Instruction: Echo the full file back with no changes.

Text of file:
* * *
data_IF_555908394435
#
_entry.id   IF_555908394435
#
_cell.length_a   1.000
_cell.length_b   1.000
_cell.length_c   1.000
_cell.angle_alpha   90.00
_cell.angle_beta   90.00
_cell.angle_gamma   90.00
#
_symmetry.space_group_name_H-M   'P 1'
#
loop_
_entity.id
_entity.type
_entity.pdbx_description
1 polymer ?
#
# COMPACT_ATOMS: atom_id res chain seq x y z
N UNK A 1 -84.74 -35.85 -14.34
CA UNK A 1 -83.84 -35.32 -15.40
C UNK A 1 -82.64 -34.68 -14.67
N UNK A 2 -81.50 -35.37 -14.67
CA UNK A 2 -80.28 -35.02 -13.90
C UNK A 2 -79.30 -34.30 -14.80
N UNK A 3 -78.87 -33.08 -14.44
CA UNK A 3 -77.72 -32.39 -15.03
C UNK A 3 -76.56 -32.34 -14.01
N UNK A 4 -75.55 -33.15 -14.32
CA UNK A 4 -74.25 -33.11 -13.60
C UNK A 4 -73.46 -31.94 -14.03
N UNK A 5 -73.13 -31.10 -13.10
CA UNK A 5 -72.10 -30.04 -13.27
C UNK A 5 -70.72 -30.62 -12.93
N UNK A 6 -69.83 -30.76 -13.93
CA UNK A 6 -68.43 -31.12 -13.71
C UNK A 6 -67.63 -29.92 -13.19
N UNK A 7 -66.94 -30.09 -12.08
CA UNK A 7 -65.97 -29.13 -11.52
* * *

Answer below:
data_IF_555908394435
#
_entry.id   IF_555908394435
#
_cell.length_a   1.000
_cell.length_b   1.000
_cell.length_c   1.000
_cell.angle_alpha   90.00
_cell.angle_beta   90.00
_cell.angle_gamma   90.00
#
_symmetry.space_group_name_H-M   'P 1'
#
loop_
_entity.id
_entity.type
_entity.pdbx_description
1 polymer ?
#
# COMPACT_ATOMS: atom_id res chain seq x y z
N UNK A 1 -84.74 -35.85 -14.34
CA UNK A 1 -83.84 -35.32 -15.40
C UNK A 1 -82.64 -34.68 -14.67
N UNK A 2 -81.50 -35.37 -14.67
CA UNK A 2 -80.28 -35.02 -13.90
C UNK A 2 -79.30 -34.30 -14.80
N UNK A 3 -78.87 -33.08 -14.44
CA UNK A 3 -77.72 -32.39 -15.03
C UNK A 3 -76.56 -32.34 -14.01
N UNK A 4 -75.55 -33.15 -14.32
CA UNK A 4 -74.25 -33.11 -13.60
C UNK A 4 -73.46 -31.94 -14.03
N UNK A 5 -73.13 -31.10 -13.10
CA UNK A 5 -72.10 -30.04 -13.27
C UNK A 5 -70.72 -30.62 -12.93
N UNK A 6 -69.83 -30.76 -13.93
CA UNK A 6 -68.43 -31.12 -13.71
C UNK A 6 -67.63 -29.92 -13.19
N UNK A 7 -66.94 -30.09 -12.08
CA UNK A 7 -65.97 -29.13 -11.52